Columbia Journalism Review asks “Why don’t TV weathermen believe in climate change?”
Meteorologists are not required to take a course in climate change, this is not part of the NOAA/NWS [National Oceanic and Atmospheric Administration/National Weather Service] certification requirements, so university programs don’t require the course (even if they offer it). So we have been educating generations of meteorologists who know nothing at all about climate change.
Columbia Journalism Review has a fascinating article, “Hot Air: Why don’t TV weathermen believe in climate change?“ Because people seem to think they should know something about climate, (anti-science) weathermen get undo attention in the (right-wing) media — see “Meteorological Malpractice: Accuweather’s Joe Bastardi pushes the “70s Ice Age Scare” myth again” and “Bastardi: “Global cooling is actually a cause of drought in California”.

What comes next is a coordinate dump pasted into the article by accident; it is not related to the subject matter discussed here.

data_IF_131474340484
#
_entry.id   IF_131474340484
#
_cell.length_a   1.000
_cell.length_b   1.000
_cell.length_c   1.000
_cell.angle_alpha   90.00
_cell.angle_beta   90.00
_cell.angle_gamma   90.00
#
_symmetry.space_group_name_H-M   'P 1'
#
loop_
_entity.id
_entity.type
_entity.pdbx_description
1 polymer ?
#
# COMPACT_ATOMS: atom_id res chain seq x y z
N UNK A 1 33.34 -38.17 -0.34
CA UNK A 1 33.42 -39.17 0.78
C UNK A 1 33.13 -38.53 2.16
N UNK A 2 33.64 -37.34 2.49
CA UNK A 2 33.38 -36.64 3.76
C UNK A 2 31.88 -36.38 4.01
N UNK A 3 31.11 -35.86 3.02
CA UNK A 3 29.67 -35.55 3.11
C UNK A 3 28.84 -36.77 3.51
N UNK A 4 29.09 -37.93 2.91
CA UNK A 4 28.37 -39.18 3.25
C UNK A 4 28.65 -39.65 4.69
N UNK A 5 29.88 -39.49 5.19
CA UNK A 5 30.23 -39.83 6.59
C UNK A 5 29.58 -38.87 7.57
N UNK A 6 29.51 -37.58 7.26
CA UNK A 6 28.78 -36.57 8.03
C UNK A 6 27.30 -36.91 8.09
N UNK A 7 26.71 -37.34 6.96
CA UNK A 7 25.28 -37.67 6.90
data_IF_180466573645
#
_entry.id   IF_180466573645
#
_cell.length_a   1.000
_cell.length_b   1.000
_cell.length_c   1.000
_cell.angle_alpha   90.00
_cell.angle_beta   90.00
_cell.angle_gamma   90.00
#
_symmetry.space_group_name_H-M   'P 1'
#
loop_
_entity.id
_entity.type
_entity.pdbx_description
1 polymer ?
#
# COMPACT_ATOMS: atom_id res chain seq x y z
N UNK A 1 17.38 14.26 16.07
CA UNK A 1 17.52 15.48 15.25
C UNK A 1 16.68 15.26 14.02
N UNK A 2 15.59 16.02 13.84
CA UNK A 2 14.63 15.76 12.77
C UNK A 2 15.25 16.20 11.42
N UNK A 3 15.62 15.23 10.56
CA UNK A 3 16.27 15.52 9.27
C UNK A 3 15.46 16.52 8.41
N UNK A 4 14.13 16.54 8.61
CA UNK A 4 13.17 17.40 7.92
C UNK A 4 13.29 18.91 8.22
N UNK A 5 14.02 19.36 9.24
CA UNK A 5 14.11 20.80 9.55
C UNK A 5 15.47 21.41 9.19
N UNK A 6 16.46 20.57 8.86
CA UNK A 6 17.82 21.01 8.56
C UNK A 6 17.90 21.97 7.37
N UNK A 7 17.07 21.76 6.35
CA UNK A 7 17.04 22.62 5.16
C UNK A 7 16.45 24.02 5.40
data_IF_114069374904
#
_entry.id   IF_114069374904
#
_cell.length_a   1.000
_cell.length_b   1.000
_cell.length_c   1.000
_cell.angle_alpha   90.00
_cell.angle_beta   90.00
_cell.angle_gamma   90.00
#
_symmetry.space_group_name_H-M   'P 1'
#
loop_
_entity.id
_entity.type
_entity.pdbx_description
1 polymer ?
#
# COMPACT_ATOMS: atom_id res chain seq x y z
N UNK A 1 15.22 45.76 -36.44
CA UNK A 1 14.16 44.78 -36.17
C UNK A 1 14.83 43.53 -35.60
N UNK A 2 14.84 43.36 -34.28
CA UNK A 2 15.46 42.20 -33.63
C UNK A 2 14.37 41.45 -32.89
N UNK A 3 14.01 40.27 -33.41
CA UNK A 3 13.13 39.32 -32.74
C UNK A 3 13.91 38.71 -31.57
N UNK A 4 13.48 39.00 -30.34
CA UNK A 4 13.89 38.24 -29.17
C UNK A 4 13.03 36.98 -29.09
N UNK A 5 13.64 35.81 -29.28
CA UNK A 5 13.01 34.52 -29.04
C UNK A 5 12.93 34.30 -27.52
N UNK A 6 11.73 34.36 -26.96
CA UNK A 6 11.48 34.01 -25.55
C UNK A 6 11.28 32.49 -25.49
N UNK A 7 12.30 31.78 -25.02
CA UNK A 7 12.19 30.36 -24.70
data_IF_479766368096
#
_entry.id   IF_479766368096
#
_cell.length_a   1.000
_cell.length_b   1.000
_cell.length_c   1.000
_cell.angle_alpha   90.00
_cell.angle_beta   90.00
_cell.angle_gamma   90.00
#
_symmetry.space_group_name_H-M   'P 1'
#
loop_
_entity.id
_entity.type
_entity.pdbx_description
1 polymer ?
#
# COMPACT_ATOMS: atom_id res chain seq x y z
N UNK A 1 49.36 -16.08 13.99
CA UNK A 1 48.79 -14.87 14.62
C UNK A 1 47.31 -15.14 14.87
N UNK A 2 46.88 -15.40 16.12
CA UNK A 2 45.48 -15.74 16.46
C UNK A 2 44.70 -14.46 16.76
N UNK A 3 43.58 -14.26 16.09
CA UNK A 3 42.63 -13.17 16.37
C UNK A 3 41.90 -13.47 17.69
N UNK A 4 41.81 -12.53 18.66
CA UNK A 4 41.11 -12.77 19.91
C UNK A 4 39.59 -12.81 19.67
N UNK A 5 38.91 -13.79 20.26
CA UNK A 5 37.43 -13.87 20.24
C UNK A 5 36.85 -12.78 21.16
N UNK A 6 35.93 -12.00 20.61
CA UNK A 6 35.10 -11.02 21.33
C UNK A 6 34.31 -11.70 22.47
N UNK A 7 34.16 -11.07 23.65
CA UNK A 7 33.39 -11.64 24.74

Heck, a former TV weatherman has the most popular anti-science website in the world, WattsUpWithThat. And of course, Weather Channel Founder John Coleman, a subject of the CJR piece, asserted in 2007 that global warming is “the greatest scam in history,” which puts him in the conspiracy wing of the disinformers with the now discredited Anthony Watts. [Doesn't everyone know that the greatest scam in history is the whole moon-landing nonsense?]
The answer to the question, “Are meteorologists climate experts?” is “no,” or I should say, “not inherently.” That’s clear from the CJR story (excerpted below) and from the opening quote of this post, which comes from an interview I did a few years ago with Dr. Judith Curry, Chair of the School of Earth and Atmospheric Sciences at the Georgia Institute of Technology. [Yes, that Judith Curry, who wrote "an open letter to graduate students and young scientists in fields related to climate research"].
I originally asked the question in 2007 when Coleman wrote that now-infamous article claiming global warming is “the greatest scam in history,” and explained the source of his conspiracy theory: